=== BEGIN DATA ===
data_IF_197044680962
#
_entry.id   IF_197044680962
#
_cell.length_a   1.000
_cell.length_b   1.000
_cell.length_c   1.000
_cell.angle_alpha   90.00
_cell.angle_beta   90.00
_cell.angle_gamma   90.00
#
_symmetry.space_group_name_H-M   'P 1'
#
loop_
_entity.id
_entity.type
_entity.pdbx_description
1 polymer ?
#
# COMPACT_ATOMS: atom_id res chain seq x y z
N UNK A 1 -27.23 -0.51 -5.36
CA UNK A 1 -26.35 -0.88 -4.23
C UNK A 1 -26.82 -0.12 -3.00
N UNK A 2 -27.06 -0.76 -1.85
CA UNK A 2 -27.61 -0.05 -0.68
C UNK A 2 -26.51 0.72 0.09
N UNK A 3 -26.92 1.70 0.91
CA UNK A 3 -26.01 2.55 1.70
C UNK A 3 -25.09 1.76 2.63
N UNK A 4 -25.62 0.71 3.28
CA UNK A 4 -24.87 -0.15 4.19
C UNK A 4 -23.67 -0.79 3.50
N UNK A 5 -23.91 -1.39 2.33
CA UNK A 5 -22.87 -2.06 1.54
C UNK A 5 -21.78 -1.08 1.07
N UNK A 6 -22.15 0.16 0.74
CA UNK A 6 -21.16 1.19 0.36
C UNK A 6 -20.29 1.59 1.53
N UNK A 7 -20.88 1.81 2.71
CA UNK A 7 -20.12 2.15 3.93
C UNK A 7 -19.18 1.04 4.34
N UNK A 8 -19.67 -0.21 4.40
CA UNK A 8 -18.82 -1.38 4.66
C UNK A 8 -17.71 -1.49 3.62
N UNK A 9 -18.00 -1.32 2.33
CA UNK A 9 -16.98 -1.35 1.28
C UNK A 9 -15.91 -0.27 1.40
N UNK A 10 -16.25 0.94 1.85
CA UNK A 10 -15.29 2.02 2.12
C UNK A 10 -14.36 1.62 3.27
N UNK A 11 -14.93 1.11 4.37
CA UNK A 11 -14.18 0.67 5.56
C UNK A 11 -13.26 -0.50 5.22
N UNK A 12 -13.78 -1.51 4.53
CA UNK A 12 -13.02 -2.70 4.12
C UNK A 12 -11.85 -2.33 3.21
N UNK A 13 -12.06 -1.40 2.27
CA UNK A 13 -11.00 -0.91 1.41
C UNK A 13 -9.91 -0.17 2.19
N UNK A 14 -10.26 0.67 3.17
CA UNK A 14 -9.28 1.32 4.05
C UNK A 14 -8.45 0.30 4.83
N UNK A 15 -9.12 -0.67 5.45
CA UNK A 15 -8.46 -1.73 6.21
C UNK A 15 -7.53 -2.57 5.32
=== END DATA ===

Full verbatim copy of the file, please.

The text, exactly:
data_IF_197044680962
#
_entry.id   IF_197044680962
#
_cell.length_a   1.000
_cell.length_b   1.000
_cell.length_c   1.000
_cell.angle_alpha   90.00
_cell.angle_beta   90.00
_cell.angle_gamma   90.00
#
_symmetry.space_group_name_H-M   'P 1'
#
loop_
_entity.id
_entity.type
_entity.pdbx_description
1 polymer ?
#
# COMPACT_ATOMS: atom_id res chain seq x y z
N UNK A 1 -27.23 -0.51 -5.36
CA UNK A 1 -26.35 -0.88 -4.23
C UNK A 1 -26.82 -0.12 -3.00
N UNK A 2 -27.06 -0.76 -1.85
CA UNK A 2 -27.61 -0.05 -0.68
C UNK A 2 -26.51 0.72 0.09
N UNK A 3 -26.92 1.70 0.91
CA UNK A 3 -26.01 2.55 1.70
C UNK A 3 -25.09 1.76 2.63
N UNK A 4 -25.62 0.71 3.28
CA UNK A 4 -24.87 -0.15 4.19
C UNK A 4 -23.67 -0.79 3.50
N UNK A 5 -23.91 -1.39 2.33
CA UNK A 5 -22.87 -2.06 1.54
C UNK A 5 -21.78 -1.08 1.07
N UNK A 6 -22.15 0.16 0.74
CA UNK A 6 -21.16 1.19 0.36
C UNK A 6 -20.29 1.59 1.53
N UNK A 7 -20.88 1.81 2.71
CA UNK A 7 -20.12 2.15 3.93
C UNK A 7 -19.18 1.04 4.34
N UNK A 8 -19.67 -0.21 4.40
CA UNK A 8 -18.82 -1.38 4.66
C UNK A 8 -17.71 -1.49 3.62
N UNK A 9 -18.00 -1.32 2.33
CA UNK A 9 -16.98 -1.35 1.28
C UNK A 9 -15.91 -0.27 1.40
N UNK A 10 -16.25 0.94 1.85
CA UNK A 10 -15.29 2.02 2.12
C UNK A 10 -14.36 1.62 3.27
N UNK A 11 -14.93 1.11 4.37
CA UNK A 11 -14.18 0.67 5.56
C UNK A 11 -13.26 -0.50 5.22
N UNK A 12 -13.78 -1.51 4.53
CA UNK A 12 -13.02 -2.70 4.12
C UNK A 12 -11.85 -2.33 3.21
N UNK A 13 -12.06 -1.40 2.27
CA UNK A 13 -11.00 -0.91 1.41
C UNK A 13 -9.91 -0.17 2.19
N UNK A 14 -10.26 0.67 3.17
CA UNK A 14 -9.28 1.32 4.05
C UNK A 14 -8.45 0.30 4.83
N UNK A 15 -9.12 -0.67 5.45
CA UNK A 15 -8.46 -1.73 6.21
C UNK A 15 -7.53 -2.57 5.32